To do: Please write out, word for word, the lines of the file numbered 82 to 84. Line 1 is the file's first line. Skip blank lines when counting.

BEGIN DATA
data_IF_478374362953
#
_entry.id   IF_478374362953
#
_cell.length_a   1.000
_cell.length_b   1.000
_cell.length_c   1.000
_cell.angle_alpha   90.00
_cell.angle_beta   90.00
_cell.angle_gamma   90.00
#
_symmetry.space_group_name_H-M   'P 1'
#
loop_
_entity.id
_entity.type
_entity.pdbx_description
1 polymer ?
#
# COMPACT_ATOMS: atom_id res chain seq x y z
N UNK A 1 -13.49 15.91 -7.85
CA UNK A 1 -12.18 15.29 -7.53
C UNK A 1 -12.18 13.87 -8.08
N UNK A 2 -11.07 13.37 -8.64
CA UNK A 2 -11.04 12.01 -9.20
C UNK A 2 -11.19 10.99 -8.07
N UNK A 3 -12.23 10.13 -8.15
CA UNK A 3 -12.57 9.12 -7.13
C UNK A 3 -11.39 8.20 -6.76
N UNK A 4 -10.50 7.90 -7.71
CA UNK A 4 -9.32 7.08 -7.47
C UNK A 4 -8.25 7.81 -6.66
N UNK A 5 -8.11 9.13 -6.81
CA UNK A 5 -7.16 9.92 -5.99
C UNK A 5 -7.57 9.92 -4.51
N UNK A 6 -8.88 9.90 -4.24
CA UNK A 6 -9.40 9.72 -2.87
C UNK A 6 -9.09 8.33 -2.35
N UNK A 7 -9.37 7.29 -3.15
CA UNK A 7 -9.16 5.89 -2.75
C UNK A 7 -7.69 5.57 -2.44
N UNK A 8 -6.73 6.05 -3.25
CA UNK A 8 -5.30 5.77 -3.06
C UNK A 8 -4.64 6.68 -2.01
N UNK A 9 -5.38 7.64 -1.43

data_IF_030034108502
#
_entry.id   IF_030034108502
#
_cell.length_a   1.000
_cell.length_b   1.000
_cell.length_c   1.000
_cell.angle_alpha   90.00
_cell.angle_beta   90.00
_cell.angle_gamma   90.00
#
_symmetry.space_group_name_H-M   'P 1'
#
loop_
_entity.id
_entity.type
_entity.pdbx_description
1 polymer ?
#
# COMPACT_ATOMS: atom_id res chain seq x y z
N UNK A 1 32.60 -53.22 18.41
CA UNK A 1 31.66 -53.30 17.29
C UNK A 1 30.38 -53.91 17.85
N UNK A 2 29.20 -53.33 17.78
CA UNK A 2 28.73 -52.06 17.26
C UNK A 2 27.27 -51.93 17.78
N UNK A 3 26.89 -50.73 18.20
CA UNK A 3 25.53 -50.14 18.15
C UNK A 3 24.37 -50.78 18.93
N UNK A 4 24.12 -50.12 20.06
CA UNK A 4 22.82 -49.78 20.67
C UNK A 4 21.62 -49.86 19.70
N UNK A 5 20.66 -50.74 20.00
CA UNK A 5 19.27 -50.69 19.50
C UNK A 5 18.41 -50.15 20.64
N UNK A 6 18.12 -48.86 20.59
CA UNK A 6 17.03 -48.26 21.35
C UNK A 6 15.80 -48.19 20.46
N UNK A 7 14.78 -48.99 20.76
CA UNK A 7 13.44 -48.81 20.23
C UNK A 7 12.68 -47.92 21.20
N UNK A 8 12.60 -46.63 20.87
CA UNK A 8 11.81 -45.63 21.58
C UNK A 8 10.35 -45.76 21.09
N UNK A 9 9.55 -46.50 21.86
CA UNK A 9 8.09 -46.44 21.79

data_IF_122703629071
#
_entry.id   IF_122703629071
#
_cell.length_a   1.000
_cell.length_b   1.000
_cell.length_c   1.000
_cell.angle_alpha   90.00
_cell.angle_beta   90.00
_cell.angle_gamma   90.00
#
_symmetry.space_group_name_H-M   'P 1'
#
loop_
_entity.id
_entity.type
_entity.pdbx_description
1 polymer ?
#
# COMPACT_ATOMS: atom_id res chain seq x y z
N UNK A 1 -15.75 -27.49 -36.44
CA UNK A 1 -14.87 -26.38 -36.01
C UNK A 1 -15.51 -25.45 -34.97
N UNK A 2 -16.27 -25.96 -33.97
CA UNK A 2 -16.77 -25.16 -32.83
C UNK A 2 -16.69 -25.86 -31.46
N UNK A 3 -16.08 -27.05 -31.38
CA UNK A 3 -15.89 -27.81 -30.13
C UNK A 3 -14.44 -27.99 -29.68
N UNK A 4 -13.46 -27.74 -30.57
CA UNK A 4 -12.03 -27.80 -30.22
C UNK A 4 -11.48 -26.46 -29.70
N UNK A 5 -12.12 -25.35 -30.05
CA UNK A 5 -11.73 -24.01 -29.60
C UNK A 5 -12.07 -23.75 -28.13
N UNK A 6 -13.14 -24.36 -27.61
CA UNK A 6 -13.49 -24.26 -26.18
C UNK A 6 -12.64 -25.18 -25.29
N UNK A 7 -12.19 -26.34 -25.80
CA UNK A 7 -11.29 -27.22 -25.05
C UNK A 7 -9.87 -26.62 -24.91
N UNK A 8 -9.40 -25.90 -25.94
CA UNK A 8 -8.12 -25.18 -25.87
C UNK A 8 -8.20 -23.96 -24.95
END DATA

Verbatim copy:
CA UNK A 6 17.03 -48.26 21.35
C UNK A 6 15.80 -48.19 20.46
N UNK A 7 14.78 -48.99 20.76